Reducing Software Supply Chain Risks with SBOMs

Written by Jarrett Bunnin

What Are SBOMs?

To be clear, SBOMs are much more complex than just a receipt, or even an accounting ledger. (And if you have ever done accounting, you know these tribulations.) What’s more, there isn’t yet a formal legal framework for SBOMs. There is, however, a consensus framework that is largely accepted by the cybersecurity community. And that’s a start.

In 2018, this framework emerged from a multistakeholder process led by the National Telecommunications and Information Administration (NTIA). The framework was born from a collaborative, open-source community effort to determine industry agreed-upon standards for conducting SBOM analyses. SBOMs being used by industry and government have come a long way since then. And Executive Order (EO) 14028 is driving further standardization.

Published May 12, 2021, the EO mandated that NTIA generate a list of minimum elements required for an SBOM to be considered viable for an organization to use. NTIA has since established three minimum elements that are considered, “essential pieces that support basic SBOM functionality and will serve as the foundation for an evolving approach to software transparency.”

Minimum Elements
Data Fields

Document baseline information about each component that should be tracked:

  • Supplier
  • Component Name
  • Version of the Component
  • Other Unique Identifiers
  • Dependency Relationship
  • Author of SBOM Data
  • Timestamp
Automation Support

Support automation, including via automatic generation and machine-readability to allow for scaling across the software ecosystem. Data formats used to generate and consume SBOMs include:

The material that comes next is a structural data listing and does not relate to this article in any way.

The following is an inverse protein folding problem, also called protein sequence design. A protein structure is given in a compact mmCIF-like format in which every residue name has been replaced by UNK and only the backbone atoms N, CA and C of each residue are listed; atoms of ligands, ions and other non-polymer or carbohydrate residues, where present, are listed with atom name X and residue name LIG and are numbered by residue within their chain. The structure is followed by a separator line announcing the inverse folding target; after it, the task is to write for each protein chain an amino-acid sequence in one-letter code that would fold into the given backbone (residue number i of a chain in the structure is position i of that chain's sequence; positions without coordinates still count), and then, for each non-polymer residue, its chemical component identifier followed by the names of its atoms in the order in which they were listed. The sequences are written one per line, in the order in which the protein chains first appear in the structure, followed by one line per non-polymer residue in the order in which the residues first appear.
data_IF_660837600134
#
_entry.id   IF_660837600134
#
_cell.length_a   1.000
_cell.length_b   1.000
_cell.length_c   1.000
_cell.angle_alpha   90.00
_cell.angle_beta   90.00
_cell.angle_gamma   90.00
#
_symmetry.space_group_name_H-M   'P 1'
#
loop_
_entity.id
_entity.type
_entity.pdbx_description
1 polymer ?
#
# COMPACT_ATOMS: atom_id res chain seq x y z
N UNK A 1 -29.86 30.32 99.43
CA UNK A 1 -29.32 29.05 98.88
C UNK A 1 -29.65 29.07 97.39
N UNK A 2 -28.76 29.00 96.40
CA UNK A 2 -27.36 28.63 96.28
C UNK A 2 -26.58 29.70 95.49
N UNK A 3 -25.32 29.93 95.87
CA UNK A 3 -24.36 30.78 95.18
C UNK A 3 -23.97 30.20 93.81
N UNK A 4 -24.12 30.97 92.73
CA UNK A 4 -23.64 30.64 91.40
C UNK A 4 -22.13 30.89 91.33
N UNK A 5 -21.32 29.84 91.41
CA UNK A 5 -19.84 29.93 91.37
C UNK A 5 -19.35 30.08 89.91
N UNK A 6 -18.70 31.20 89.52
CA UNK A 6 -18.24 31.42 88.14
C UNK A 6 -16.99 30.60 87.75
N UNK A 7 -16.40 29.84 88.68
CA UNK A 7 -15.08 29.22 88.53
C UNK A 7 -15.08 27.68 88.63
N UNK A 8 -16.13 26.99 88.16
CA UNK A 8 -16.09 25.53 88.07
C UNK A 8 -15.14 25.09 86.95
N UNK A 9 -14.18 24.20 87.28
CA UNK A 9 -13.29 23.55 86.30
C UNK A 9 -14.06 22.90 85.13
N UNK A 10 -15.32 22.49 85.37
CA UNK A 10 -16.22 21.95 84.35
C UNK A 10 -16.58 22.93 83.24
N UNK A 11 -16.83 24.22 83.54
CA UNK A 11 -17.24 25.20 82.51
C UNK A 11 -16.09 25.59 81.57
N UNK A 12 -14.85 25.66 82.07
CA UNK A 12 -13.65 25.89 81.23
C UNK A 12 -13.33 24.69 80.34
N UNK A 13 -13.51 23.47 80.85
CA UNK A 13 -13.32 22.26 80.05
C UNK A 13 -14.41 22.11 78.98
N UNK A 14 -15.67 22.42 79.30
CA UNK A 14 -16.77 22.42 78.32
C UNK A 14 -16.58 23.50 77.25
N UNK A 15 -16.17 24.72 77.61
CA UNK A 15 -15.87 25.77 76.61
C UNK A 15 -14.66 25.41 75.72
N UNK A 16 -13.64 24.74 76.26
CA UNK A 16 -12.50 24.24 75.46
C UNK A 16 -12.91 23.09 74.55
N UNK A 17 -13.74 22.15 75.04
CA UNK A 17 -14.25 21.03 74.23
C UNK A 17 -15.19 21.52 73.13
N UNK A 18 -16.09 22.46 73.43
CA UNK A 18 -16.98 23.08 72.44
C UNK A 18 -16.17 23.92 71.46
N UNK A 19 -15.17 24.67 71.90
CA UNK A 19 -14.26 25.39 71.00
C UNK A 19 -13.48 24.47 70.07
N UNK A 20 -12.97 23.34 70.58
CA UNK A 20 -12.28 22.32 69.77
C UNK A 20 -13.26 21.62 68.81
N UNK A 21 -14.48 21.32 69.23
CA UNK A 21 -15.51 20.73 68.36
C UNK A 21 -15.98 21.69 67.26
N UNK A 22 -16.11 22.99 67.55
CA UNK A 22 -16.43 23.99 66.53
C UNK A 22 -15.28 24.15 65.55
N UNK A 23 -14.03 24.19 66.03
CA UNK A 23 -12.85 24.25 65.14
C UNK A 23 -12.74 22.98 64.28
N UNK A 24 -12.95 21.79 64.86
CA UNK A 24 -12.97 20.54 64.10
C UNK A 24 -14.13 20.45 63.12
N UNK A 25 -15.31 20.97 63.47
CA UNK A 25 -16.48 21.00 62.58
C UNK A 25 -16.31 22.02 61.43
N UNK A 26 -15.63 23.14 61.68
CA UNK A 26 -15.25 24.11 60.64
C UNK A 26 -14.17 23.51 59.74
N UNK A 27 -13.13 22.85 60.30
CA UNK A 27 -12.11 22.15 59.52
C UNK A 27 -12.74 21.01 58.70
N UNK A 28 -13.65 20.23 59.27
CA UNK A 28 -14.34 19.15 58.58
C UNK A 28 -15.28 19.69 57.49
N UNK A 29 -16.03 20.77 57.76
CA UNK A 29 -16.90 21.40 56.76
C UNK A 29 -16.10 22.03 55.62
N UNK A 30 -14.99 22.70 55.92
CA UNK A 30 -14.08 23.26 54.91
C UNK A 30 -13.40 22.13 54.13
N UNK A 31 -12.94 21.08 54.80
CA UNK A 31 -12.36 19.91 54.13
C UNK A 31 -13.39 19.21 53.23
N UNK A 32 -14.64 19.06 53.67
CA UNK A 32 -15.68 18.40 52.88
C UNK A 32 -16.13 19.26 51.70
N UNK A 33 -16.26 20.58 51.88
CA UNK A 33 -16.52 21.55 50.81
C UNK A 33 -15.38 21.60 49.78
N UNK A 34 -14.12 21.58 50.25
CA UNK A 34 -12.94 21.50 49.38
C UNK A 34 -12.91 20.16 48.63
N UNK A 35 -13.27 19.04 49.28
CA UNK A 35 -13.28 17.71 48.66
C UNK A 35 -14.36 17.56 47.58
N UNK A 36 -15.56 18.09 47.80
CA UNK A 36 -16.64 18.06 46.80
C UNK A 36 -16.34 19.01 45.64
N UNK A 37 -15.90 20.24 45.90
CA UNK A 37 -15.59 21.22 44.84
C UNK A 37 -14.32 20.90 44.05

• Software Package Data eXchange (SPDX)
  • CycloneDX (CDX)
  • Software Identification (SWID) tags
Practices and Processes

Define the operations of SBOM requests, generation, and use including:

  • Frequency
  • Depth
  • Known Unknowns
  • Distribution and Delivery
  • Access Control
  • Accommodation of Mistakes

How Can SBOMs Add Value?

Software Lifecycle & Bill of Materials Assembly Line

These minimum elements were designed to comply easily with changes in code, which many organizations experience on a regular basis, and as such would require updates to the SBOM throughout the software lifecycle (see illustration below).   

The three identified SBOM formats (SPDX, CDX, and SWID) are commonly accepted by industry as best-practice standards. However, it is important to realize that while these formats may give overarching guidance, it is up to each specific organization using these formats to determine how to adjust them for the “best fit.”  

SBOMs are intended to give software producers, buyers, and operators a greater understanding of the supply chain. Armed with this understanding, organizations will be better able to track down known or emerging vulnerabilities and risks, enable security by design, and make informed choices about software supply chain logistics and acquisition issues. And that is increasingly important because sophisticated threat actors now see supply chain attacks as a go-to tool for malicious cyber activity.